(10 minute read and study)
The technique was right in 1999, but that doesn’t mean it is right in 2016.
Solving problems is situational and in the late 90s the problem that needed to be solved in the fitness world was what to do with the collapse of the mainstream fitness market? The chains were strong in the late 90s, the independent owner was small and not changing much of the world yet and the “real” gyms, such as Gold’s, World’s and Powerhouse, were at their prime. But there was a niche in the market that no one noticed, which is why the modern training gym is here today.
The 90s was the decade where the new generation training guru emerged. Sports performance had been out there for years, of course, but no one had taken the team dynamic and the already functional approach to training and applied it to the mainstream consumer and that was where the hole was in the market: small training gyms, or maybe mainstream guys who were willing to adapt, focused on a client that was tired of six-day a week bodybuilding dogma and wanted to be better at sports and life rather than just entering a show and standing as a pile of muscle on stage.
But there was no map, no model and no plan to build one of these. So we adapted. Bill Parisi in New Jersey would have been the first gym in the country to mix sports performance with the mainstream Average Joe client. In 1996 he did $950,000 in 3900 square feet, something that even today would be impressive in any market. Following right behind this breakthrough in the late 90s were Alwyn and Rachel Cosgrove in California, who were the first owners in the country to switch completely to small group coaching only doing away completely with the one-on-one concept in their first gym.
We also didn’t have the strategy to make this small group idea work so again, we adapted. Everyone prior to this time period who received any type of training in any gym in the country did it one-on-one. There was no small group training. There was no team concept. CrossFit was still 10 years away from being a team factor in the world at this time.
The first price strategy for small group training was based upon simply modifying the one-on-one idea:
- Instead of one-on-one, we train the clients in groups
- Everyone bought sessions in the past, so we break away and just charge the clients for coming either 1/2/3 times per week
- All the one-on-one guys had their own workouts, so just put together a small group and each guy still does his own thing increasing our profit, although we stupidly started paying the trainer for more people in his group. In those days he did sell, but we gave away a lot to the coaches that later proved not to be necessary.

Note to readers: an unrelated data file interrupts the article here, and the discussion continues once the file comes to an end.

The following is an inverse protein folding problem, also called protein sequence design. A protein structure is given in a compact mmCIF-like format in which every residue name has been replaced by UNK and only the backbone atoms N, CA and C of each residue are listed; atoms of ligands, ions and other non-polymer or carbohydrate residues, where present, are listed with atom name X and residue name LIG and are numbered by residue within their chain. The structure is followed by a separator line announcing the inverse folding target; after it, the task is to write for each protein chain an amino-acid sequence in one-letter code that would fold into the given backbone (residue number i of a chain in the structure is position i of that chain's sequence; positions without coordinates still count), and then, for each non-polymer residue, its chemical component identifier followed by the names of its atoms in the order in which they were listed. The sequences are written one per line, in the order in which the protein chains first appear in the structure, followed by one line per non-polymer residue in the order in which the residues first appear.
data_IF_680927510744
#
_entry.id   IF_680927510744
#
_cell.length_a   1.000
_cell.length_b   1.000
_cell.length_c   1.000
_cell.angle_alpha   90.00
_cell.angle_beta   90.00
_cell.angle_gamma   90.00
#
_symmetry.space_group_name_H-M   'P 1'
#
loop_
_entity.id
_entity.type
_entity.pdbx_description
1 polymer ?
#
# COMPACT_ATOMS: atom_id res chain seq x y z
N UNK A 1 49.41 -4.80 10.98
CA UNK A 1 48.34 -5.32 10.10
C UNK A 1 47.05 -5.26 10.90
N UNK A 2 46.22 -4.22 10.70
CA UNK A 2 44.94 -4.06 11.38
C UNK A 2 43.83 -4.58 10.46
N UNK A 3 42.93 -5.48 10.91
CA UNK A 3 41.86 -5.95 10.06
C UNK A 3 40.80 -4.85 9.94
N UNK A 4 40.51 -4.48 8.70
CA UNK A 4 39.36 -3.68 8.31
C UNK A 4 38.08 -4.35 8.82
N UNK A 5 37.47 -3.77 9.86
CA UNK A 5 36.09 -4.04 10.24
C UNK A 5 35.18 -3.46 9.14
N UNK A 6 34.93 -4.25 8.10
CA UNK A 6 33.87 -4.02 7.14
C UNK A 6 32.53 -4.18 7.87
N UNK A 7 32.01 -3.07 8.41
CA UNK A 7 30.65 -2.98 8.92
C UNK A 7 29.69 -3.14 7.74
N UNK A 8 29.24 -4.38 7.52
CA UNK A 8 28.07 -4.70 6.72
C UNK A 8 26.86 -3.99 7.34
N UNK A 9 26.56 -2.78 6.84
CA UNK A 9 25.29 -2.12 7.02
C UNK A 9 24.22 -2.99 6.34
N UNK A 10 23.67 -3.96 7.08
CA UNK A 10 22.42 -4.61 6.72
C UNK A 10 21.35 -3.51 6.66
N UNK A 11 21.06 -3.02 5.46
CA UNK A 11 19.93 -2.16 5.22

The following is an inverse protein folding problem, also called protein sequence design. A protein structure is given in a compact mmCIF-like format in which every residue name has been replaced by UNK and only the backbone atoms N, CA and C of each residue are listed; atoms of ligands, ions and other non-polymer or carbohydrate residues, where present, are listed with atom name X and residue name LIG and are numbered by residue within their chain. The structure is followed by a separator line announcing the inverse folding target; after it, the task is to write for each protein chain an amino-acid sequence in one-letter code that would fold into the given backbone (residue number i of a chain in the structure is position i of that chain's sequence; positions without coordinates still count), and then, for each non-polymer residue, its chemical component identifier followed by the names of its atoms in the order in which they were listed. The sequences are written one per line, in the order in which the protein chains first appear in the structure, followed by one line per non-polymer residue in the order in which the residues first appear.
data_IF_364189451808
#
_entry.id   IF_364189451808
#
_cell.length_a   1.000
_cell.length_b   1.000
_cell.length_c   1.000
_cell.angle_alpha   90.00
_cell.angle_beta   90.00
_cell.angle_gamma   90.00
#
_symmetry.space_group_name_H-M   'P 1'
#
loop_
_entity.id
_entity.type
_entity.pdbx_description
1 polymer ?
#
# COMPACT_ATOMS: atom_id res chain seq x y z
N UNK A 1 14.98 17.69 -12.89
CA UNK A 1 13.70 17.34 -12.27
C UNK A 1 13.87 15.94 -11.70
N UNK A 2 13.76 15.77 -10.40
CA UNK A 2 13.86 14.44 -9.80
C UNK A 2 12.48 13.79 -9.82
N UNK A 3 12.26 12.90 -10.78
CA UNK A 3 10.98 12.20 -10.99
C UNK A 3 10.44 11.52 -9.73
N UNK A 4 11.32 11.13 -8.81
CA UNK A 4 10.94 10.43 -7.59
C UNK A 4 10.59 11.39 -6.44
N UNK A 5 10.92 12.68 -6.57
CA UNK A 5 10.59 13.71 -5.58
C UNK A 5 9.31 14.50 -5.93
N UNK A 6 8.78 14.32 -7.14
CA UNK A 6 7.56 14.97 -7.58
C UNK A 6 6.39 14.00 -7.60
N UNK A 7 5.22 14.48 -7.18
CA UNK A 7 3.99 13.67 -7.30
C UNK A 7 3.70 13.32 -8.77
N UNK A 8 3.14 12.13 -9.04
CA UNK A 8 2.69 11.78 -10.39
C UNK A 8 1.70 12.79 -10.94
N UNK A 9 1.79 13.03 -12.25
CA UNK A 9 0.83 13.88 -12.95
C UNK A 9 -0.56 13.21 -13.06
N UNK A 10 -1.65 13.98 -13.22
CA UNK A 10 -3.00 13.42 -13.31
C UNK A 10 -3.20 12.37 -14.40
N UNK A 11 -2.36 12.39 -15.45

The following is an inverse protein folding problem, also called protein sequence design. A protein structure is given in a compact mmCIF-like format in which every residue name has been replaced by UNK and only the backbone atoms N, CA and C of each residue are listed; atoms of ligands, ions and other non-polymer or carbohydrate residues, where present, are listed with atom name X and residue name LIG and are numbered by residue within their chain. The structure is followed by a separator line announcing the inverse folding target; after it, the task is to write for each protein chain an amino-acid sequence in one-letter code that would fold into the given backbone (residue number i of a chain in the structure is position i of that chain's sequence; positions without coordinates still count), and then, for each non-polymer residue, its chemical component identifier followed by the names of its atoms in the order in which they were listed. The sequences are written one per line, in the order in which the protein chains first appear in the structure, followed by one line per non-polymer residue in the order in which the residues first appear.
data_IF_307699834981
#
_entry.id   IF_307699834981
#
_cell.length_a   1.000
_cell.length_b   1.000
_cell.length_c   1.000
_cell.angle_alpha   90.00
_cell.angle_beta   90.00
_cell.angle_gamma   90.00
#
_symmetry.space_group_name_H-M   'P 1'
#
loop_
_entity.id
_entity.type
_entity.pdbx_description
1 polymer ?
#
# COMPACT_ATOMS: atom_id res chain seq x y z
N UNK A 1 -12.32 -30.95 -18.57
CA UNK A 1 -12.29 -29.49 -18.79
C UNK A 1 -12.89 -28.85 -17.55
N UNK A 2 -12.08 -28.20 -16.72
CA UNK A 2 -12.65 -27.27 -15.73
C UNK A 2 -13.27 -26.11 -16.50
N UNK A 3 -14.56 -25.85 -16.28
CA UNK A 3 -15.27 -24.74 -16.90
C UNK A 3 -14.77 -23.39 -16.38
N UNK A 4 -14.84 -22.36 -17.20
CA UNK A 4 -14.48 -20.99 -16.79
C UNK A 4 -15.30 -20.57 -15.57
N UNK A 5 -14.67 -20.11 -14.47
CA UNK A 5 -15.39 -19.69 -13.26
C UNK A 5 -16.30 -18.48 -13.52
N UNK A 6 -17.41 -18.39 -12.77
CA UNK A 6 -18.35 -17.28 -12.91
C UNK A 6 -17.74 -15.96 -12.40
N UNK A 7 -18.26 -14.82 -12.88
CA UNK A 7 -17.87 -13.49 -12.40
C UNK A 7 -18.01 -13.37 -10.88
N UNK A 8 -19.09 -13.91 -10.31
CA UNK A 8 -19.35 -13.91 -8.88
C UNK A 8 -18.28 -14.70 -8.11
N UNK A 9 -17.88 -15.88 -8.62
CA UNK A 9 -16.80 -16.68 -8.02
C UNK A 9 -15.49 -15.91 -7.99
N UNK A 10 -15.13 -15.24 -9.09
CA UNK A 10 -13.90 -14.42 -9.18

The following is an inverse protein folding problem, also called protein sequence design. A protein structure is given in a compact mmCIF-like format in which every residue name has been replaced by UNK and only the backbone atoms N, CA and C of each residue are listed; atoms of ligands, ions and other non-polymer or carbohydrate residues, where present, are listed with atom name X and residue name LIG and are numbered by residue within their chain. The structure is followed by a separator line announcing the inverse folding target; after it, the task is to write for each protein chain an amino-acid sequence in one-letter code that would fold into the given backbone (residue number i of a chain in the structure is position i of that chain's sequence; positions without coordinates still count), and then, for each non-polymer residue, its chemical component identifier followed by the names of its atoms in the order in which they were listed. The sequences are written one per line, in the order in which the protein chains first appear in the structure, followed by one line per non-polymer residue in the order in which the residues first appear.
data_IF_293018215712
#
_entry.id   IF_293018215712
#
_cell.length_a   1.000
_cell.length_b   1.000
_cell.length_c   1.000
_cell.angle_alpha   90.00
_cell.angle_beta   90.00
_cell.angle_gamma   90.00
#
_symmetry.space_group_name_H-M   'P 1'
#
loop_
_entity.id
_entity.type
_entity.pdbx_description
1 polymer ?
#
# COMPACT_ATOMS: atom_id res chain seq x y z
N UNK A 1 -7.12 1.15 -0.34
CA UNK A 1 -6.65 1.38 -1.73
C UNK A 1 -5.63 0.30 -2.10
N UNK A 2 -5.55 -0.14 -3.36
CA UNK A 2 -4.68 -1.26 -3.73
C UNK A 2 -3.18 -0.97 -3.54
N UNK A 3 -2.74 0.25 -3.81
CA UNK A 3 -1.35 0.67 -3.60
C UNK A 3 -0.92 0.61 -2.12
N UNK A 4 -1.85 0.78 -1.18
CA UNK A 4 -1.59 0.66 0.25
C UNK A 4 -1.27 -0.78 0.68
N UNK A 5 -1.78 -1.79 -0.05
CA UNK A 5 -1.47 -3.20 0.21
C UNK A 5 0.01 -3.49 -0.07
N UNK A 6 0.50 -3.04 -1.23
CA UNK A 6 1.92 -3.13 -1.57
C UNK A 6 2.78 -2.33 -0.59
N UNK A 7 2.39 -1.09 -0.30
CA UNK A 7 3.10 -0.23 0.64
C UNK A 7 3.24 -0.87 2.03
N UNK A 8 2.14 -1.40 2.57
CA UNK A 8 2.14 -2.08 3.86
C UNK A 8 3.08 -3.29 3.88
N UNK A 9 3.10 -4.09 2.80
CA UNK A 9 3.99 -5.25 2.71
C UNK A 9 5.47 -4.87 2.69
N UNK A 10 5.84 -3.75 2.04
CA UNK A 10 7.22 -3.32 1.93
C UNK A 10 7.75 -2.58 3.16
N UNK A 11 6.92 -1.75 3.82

- In essence, the client just bought an extended version of sessions. Instead of sessions based upon a package, he just bought them by the week over time. Sessions were still sessions and the client still wanted to make the individual missed sessions up next month
- About three guys were all a coach could handle since everyone was doing their own workout at their own speed (except Parisi, who was already coaching mainstream clients as if they were on a sports team).
There was no kind of group dynamic at all. Everyone did his own thing, at his own speed, and the coach just runs around trying to keep everyone safe and moving. This type of workout was nothing more than three guys doing one-on-one workouts together, which made sense then but is fairly funny now.
The price strategy looked like this:
- One time per week you paid $189 per month
- Two times per week you paid $289 per week
- Three times per week you paid $389 per week
All the memberships were on a 12-month basis, or at least the early gyms were heading in that direction and the first adapters were already doing away with sessions and packages or even doing away with one-on-one coaching altogether.
This price strategy was brilliant in the late 90s and early 2000s, but while I was right then, I would be horribly wrong now using this system. The weakness is that we created a training methodology based upon just modifying a one-on-one concept and basing it on a newer price model.
Nowhere in here did we look at the scalability of the system (could we use this with bigger groups and a lot more members?) or the time and effectiveness it takes to design three workouts for three guys and then keeping them all moving at the same time with one coach. In other words, this was a prefect system to solve a problem of transition from the mainstream gym to the first training gyms, but it is not an effective way to make money or train clients today.
How the training business model has evolved
Small group coaching has evolved into the primary category for a financially successful training gym. This is where the best results occur and this is where the highest consistent revenue per client is generated, with the biggest profit margin. Team training is still important, but the real profit comes from small groups paying a higher-return-per-client-served.
Here is what has to happen for you to be able to train a large number of clients successfully over time at the highest revenue possible:
#1…. You have to shift the responsibility of showing up to the client: In the old system, the client believed he bought sessions, such as the ability to come twice per week. The problem was that if he missed a session he wanted to make it up next month. We sold times per week instead of access to the training, which is what has to happen. Access means you can come up to so many times per month, but you do not have to use all of those times if your schedule doesn’t permit that week.